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Chimney Liners Explained
A chimney liner is a flexible metal tube that vents the combustion gasses from your gas, wood burning or multi fuel stove. It attaches to the solid flue pipe that exits the stove and terminates at the top of the chimney stack through a chimney pot.
As the flue is fully sealed this eliminates the risk of any leaks back into the house. A stove installed on a liner will work better too. Flue draught is increased as the air gap between the lining of the original masonary flue and the outside of the liner provides increased insulation meaning a warmer flue. A warmer flue draws harder. Coupled to this a stove with a 5" flue outlet will perform better with 5" or 6" for the entirity of the flue rather increased to 10" plus as it would just entering a masonary chimney. A lined chimney is easier to sweep too and poses less of a risk when it comes to chimney fires. Should the worst happen and you get a chimney fire it is considerably easier to deal with as it is contained within the metal flue.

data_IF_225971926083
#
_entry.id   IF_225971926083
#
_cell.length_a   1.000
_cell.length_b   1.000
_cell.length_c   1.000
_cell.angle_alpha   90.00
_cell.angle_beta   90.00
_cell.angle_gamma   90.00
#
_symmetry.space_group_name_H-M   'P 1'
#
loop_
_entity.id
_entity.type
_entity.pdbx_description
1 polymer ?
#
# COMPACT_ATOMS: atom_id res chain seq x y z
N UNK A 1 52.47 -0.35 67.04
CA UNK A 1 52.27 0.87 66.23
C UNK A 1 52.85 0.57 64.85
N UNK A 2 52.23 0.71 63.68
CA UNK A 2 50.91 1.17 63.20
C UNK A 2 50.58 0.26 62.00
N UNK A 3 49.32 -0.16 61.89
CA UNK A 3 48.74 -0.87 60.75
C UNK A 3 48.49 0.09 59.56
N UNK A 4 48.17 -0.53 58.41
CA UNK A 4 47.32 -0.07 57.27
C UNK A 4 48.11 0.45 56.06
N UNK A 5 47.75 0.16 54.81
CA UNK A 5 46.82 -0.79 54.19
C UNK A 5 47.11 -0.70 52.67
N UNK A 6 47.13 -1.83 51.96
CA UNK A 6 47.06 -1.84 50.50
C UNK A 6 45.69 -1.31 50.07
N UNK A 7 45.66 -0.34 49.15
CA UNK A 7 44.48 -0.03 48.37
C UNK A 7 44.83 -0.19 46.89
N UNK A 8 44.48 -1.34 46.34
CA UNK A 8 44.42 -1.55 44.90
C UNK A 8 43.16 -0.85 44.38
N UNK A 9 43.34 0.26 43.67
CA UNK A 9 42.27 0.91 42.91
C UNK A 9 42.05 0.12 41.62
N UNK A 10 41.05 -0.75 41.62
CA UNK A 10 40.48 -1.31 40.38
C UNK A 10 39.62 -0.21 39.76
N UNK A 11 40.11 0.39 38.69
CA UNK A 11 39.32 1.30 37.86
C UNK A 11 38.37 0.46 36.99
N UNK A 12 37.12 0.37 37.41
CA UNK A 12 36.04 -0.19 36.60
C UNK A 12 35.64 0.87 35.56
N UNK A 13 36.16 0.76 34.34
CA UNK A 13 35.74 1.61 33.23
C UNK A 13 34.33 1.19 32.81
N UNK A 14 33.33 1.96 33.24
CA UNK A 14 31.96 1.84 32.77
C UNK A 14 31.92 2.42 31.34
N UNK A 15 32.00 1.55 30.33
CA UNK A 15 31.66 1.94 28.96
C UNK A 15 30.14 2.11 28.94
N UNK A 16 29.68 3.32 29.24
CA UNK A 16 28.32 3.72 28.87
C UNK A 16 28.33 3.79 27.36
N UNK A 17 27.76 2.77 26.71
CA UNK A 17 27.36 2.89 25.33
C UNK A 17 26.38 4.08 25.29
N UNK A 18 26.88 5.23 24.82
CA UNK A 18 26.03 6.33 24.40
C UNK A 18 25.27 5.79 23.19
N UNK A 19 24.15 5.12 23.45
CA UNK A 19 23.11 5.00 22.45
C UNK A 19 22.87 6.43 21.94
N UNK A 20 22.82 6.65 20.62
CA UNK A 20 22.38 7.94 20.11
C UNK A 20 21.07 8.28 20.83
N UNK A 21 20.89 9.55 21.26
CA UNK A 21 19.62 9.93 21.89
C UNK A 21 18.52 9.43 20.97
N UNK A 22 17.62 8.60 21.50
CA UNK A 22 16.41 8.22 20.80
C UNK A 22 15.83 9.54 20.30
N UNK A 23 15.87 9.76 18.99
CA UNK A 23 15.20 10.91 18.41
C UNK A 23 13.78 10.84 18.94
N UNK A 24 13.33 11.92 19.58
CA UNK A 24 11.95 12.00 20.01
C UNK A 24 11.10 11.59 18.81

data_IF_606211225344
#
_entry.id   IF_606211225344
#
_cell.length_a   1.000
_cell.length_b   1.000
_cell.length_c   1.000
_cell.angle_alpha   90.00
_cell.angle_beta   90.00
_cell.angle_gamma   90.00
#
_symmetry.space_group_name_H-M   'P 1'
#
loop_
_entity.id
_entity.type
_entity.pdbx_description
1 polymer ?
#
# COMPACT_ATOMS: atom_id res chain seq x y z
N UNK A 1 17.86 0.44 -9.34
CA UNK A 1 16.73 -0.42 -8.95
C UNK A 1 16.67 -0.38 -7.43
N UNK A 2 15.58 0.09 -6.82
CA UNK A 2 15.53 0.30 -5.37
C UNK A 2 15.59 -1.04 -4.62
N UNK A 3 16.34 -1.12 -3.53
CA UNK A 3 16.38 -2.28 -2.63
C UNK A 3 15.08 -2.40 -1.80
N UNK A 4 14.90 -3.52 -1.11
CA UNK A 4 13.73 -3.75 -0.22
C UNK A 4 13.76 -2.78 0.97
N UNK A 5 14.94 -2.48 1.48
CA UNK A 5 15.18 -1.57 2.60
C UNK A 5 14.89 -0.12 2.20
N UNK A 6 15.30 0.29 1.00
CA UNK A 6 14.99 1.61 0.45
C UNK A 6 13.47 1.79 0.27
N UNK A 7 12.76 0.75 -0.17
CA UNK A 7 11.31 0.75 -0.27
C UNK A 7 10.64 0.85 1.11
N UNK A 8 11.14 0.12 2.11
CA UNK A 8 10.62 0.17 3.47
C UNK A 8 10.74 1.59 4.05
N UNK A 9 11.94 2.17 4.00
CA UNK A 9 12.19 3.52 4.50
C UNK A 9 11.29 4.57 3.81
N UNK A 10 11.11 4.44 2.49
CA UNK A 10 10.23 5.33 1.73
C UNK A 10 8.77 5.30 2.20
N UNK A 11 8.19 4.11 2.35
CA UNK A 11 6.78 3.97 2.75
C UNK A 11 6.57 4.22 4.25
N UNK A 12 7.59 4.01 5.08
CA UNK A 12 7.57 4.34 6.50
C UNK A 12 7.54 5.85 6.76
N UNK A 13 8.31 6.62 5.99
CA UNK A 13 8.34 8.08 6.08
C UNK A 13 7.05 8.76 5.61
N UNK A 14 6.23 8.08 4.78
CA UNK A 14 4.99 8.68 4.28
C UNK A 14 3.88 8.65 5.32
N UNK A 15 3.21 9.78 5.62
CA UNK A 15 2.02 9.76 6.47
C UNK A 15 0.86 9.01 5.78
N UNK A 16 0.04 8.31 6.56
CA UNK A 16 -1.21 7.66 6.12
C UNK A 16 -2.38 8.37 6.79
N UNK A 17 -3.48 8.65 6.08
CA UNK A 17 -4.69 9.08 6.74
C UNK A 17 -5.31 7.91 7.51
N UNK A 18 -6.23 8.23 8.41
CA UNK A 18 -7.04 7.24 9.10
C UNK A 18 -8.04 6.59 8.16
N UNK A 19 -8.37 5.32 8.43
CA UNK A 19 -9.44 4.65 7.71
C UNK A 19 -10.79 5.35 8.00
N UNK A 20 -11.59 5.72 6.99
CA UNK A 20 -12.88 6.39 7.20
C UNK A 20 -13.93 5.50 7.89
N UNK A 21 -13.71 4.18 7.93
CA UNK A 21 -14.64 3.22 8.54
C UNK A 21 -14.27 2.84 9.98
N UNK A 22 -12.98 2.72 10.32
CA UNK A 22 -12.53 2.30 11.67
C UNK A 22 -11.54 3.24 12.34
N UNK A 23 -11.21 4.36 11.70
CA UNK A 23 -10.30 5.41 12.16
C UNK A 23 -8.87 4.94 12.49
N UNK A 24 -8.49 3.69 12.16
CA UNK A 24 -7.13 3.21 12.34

In the UK you are not required by law to fit a liner unless stated in manufacturers instructions. If a smoke test is properly performed on the chimney and there are no leaks into the property or adjurning properties, there is sufficient draw and all other requirements are met then you can install a stove without a liner. However this is not recommended. The stove may not work properly without a liner, just because a chimney worked with an open fire that is no guarentee it'll work with a stove. Stoves are more efficient, therefore less heat escapes up the chimney, which means less draw. A stove performs better with a liner regardless. A leak could also develop at anytime with potentially fatal consequences, lining eleminates the risk and gives peace of mind.
Article written by Ryan Brocklehurst
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